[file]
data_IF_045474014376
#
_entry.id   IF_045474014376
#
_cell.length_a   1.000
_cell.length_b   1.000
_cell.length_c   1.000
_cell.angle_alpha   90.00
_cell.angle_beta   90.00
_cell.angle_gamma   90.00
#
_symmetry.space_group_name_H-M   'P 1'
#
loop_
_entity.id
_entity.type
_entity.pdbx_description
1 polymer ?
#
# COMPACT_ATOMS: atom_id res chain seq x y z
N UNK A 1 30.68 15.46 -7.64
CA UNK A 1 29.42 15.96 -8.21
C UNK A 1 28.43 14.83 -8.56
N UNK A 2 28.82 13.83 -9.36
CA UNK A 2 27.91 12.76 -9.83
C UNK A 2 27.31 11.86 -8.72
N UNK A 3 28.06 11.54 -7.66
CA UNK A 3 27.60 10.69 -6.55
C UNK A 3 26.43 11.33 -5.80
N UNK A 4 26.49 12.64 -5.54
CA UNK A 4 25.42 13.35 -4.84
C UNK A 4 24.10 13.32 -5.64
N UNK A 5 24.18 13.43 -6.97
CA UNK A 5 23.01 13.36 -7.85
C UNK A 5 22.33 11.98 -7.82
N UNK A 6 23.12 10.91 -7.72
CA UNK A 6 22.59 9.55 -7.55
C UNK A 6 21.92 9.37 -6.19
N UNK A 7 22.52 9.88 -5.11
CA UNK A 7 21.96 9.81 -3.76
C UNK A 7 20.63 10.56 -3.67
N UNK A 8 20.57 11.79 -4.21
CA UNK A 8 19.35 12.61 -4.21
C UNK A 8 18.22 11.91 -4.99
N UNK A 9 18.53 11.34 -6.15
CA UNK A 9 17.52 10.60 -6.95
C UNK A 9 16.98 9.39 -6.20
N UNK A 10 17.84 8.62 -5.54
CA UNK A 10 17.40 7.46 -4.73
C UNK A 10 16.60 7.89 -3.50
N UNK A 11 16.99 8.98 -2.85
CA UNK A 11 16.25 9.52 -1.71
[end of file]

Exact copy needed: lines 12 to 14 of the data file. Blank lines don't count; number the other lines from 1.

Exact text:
_symmetry.space_group_name_H-M   'P 1'
#
loop_